The 1,900-year-old wall was uncovered under a busy road just outside the city center, according to a press release from utility company Northumbrian Water.
Hadrian’s Wall is a 73-mile stone frontier barrier stretching across northern England, built to mark the northern border of the Roman Empire. It was completed in 128 AD during the reign of Emperor Hadrian.
The newly-discovered section of wall is approximately three meters (9.8 feet) long, said Northumbrian Water.
It is made from large blocks of stone, which suggest it was built early in the project, as sections that date from later phases use smaller stones, according to Tuesday’s press release.
Northumbrian Water worked with Archaeological Research Services to make sure the discovery is properly protected.
“Despite the route of Hadrian’s Wall being fairly well documented in this area of the city, it is always exciting when we encounter the wall’s remains and have the opportunity to learn more about this internationally significant site,” said Philippa Hunter, from Archaeological Research Services, in the press release.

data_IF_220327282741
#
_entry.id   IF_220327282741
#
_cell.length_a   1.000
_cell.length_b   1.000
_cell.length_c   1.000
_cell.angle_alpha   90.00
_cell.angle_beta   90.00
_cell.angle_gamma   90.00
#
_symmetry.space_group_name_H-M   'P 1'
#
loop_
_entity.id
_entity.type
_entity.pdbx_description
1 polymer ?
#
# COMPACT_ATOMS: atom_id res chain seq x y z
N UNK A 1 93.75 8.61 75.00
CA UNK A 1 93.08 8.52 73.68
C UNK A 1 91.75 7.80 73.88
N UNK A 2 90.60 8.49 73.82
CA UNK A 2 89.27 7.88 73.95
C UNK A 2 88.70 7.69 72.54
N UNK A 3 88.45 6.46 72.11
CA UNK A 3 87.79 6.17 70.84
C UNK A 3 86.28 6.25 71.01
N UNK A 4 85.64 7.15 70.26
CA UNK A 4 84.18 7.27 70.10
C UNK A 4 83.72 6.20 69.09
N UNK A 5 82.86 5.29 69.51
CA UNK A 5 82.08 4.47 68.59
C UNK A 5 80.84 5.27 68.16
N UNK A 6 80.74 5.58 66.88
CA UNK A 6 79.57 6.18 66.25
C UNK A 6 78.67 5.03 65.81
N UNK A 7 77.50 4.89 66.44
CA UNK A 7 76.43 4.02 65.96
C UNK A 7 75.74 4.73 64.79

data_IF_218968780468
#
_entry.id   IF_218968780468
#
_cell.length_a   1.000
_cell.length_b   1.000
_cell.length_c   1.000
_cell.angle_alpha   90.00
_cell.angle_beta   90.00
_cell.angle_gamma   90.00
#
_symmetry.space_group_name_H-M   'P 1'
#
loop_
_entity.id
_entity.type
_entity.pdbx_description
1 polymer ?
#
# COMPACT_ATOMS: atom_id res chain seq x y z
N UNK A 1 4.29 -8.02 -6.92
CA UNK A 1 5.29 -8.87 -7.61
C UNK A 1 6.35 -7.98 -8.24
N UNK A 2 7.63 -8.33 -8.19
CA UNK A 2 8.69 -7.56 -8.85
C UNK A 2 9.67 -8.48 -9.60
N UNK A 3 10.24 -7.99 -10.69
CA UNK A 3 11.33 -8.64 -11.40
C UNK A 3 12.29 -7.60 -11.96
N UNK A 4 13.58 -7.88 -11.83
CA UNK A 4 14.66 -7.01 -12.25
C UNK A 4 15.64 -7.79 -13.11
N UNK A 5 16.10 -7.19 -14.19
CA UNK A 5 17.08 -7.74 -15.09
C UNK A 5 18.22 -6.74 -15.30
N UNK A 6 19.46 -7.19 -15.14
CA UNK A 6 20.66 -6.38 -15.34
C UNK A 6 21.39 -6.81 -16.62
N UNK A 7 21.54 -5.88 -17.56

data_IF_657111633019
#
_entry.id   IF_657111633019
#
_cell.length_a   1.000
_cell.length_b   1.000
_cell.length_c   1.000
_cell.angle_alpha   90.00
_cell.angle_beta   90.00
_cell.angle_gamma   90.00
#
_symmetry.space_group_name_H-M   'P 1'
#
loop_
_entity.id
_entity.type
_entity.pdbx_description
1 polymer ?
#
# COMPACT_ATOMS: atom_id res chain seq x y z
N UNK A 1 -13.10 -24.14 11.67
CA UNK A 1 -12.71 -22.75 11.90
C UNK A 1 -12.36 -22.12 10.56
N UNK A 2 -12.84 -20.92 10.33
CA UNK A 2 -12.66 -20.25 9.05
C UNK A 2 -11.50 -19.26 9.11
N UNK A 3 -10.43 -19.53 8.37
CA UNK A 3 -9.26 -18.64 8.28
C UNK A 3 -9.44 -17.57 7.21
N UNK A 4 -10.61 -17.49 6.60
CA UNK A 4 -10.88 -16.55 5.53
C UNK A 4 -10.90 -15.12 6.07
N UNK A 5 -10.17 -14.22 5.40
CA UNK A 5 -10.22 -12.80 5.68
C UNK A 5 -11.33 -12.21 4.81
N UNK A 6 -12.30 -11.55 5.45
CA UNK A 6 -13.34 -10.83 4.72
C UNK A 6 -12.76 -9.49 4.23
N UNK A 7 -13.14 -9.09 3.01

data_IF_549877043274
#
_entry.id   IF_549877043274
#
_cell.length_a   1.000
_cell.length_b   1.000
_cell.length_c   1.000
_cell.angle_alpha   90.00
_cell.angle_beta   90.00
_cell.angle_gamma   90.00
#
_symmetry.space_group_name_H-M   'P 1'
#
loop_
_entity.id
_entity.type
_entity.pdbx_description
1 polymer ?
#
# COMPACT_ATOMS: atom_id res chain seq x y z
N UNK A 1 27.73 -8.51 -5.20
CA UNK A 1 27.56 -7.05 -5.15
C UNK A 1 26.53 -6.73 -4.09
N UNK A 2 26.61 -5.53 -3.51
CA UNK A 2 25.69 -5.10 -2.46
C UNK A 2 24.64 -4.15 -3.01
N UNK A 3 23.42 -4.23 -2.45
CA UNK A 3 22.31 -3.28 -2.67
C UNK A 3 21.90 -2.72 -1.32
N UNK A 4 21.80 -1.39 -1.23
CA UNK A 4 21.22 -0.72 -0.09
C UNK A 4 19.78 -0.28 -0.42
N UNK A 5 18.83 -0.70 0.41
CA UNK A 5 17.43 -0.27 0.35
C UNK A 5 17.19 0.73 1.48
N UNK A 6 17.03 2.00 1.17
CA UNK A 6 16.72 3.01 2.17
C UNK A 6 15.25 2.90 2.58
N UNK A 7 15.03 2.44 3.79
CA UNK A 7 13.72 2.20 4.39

Northumbrian Water said it would route the water main in a way that leaves a buffer around the wall.
“This is an incredibly special part of North East heritage and we are honoured to be a part of it,” said Graeme Ridley, project manager from Northumbrian Water, in the press release.
In February 2019, archaeologists said they were creating a 3D record of explicit graffiti carved by Roman soldiers repairing Hadrian’s Wall in the 3rd century, in order to preserve them before they’re lost to erosion.
In 207 AD, the army conducted repairs at Gelt Woods in Cumbria, where they etched words and drawings, including a phallic symbol, into a sandstone quarry.
Abseiling 30 feet down the quarry face, the archaeologists recorded the graffiti using a 3D imaging technique known as structure from motion photogrammetry.